Dark Moon 1I consider myself to be a huge fan of the platforming genre, from the hammer-dodging, piranha-plant-jumping, side-scrolling days of the original Mario Bros., the hidden secrets of Donkey Kong Country, surrealism of Rayman, and the transition to 3D that for me began with the uncompromisingly difficult Crash Bandicoot before extending into the annoying collect-a-thon hubs of, say, Banjo-Kazooie. But in all my gaming, I keep returning to the sheer perfection of Super Mario World, which dared to not only challenge one’s reflexes but one’s brain: this wasn’t merely about going from the left side of the screen to the right; it was about figuring out how to use enemies and tools to reach otherwise inaccessible secret pipes and alternative exits. It was about finding a key and successfully bringing it to the door that it unlocked. It was about the ghost houses, the glorious puzzle zones that not only expected you to outmaneuver spectral hordes of Boo ghosts, but to outwit them, too. Which is why, perhaps, I have such fond memories of the original 2001 Luigi’s Mansion, which, unlike other Luigi outings like the dismal Mario Is Missing, found a way to mix puzzles and action, as it required players to use the suction (and later elemental) powers of a vacuum cleaner in order to lure out the hiding ghosts, and then to battle them in one-on-one games of tug-of-war. More importantly, it’s why I was so excited to get my hands on Luigi’s Mansion: Dark Moon, a 3DS successor to the original: it’s bigger, better, cleverer, and yet also the victim of some odd design choices.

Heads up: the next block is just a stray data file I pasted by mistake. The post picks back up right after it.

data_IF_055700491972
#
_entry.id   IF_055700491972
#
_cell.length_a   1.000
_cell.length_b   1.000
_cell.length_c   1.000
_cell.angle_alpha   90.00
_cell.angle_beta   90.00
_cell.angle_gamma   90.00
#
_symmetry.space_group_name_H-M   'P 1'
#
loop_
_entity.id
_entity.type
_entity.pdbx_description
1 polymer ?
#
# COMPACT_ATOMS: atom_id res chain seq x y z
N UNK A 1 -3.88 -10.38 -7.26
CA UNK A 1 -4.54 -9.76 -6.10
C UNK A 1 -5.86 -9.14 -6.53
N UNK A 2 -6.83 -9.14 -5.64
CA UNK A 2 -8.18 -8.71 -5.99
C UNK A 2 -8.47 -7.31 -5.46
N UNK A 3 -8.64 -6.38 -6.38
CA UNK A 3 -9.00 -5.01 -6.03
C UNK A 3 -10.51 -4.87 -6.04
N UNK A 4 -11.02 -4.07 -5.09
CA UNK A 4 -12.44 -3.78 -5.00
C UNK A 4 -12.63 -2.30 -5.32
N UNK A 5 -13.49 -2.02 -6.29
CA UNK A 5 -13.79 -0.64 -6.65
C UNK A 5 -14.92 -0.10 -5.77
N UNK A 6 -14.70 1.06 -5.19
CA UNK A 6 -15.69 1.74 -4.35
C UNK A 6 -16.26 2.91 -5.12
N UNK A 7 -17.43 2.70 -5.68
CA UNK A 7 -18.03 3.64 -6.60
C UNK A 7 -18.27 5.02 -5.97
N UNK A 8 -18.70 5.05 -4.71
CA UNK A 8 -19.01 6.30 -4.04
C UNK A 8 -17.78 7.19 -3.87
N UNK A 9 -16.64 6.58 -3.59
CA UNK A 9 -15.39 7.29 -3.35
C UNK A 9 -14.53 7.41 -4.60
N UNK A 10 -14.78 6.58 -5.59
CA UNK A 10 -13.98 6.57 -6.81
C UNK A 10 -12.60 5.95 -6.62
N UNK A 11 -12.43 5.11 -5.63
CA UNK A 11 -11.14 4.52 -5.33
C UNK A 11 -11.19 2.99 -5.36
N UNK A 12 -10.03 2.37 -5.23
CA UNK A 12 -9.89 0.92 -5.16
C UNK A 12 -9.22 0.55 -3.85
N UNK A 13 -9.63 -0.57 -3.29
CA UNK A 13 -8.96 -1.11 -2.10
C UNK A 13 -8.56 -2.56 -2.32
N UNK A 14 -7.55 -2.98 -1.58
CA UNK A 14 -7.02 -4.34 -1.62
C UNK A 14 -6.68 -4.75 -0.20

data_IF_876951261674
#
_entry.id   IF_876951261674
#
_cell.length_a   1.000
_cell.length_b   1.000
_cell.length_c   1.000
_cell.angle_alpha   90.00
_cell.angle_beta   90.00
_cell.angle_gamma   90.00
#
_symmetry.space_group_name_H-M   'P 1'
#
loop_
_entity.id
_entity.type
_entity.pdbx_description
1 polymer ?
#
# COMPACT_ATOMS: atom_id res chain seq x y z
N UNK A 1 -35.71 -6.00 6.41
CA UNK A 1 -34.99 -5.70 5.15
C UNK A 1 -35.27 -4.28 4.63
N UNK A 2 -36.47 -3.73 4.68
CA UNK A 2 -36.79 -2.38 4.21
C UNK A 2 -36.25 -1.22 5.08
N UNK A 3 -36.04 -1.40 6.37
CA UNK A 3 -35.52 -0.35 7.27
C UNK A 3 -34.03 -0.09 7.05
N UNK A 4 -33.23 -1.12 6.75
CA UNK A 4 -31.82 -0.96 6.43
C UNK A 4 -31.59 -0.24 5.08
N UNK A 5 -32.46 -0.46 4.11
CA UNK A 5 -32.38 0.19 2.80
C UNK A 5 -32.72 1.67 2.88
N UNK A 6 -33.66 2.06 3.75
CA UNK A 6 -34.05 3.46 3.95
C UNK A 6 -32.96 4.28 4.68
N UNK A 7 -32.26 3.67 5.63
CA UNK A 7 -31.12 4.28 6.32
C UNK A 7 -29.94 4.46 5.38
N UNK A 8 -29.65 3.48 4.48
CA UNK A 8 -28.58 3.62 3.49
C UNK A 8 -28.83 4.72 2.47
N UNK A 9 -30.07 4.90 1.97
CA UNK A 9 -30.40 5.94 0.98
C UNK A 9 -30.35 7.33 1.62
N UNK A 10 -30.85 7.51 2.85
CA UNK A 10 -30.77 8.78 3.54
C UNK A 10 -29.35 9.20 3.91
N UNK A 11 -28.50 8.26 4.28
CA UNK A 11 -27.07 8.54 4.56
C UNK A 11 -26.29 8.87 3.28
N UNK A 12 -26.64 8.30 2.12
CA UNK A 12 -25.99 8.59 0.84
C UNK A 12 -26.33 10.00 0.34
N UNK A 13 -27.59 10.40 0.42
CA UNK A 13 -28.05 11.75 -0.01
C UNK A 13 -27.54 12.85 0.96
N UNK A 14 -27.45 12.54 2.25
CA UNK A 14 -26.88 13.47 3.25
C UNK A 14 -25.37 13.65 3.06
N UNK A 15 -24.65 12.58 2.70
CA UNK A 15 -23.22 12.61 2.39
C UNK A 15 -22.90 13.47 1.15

For one, length isn’t always a blessing. In Luigi’s Mansion, you were limited to exploring one rather large and haunted estate, through which you were given limited direction (a radar) and a minimum of hints. You explored at your leisure, slowly increasing your access through the game’s various locked doors. Continue reading